Airlines push for "COVID-free passports" as vaccine race heats up
The International Air Transport Association (IATA) announced Monday that it's "in the final development phase" of a "digital passport" mobile app that would receive COVID-19 test and vaccination certificates.
Why it matters: Per a statement from Nick Careen, IATA's senior vice president of airport, passenger, cargo and security, the app would "get people traveling again safely," as the airline industry seeks to recover from the pandemic.
- "In the immediate term, that means giving governments confidence that systematic COVID-19 testing can work as a replacement for quarantine requirements," Careen said. "And that will eventually develop into a vaccine program."
Driving the news: IATA's announcement comes after three coronavirus vaccine candidates Pfizer-BioNTech, Moderna and the University of Oxford-AstraZeneca, this month reported efficacy rates of 90% or more.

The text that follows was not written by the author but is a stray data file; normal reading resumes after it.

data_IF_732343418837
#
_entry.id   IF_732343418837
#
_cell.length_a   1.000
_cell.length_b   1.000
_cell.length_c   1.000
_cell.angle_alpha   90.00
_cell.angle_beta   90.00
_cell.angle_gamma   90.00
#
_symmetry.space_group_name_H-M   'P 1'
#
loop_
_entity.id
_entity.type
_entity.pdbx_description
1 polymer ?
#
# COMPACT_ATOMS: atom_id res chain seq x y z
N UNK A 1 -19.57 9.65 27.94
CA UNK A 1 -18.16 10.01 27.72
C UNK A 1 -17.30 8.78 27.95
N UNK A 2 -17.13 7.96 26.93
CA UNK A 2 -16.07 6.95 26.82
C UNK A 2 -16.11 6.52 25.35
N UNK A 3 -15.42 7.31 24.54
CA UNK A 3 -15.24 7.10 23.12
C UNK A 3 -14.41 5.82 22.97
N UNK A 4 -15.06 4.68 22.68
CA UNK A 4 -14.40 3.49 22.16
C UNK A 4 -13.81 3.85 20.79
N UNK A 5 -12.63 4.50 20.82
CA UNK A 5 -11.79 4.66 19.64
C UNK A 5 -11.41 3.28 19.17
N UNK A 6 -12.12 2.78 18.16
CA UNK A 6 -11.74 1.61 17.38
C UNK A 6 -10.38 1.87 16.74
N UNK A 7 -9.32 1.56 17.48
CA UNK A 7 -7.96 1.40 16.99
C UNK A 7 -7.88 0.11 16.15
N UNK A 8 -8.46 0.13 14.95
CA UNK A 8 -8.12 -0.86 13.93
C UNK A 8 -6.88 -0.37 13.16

For the record: Qantas CEO Alan Joyce has publicly thrown his support behind "COVID passports," telling Channel 9 on Monday that Australia's national carrier planned to require travelers to provide proof of having a coronavirus vaccination as a non-negotiable condition of international air travel.
- Joyce said he'd spoken with other airlines, adding: "It's going to be a common theme across the board." For now, only Qantas has made such an announcement.
The big picture: IATA and British Airways' parent company, International Airlines Group (IAG), have been working together on the digital pass and plan to conduct a trial later this year, with the launch "slated for quarter one 2021," IATA said.
- Alan Murray Hayden, IATA's head of passenger and security products, said at a briefing the app would use blockchain technology, but it wouldn't store data, per Bloomberg.
- Other similar apps have already been tested. Trials of the World Economic Forum and non-profit Commons Project Foundation's CommonPass app were conducted on New York-London flights and International SOS's AOKpass is being used between Abu Dhabi and Pakistan, Bloomberg notes.
- The virus death toll in the U.S. had exceeded 257,700 by Tuesday morning. Over 12.4 million Americans have now tested positive for the virus, per Johns Hopkins.
- Globally, almost 1.4 million people have lost their lives to the virus and more than 59.1 million have tested positive.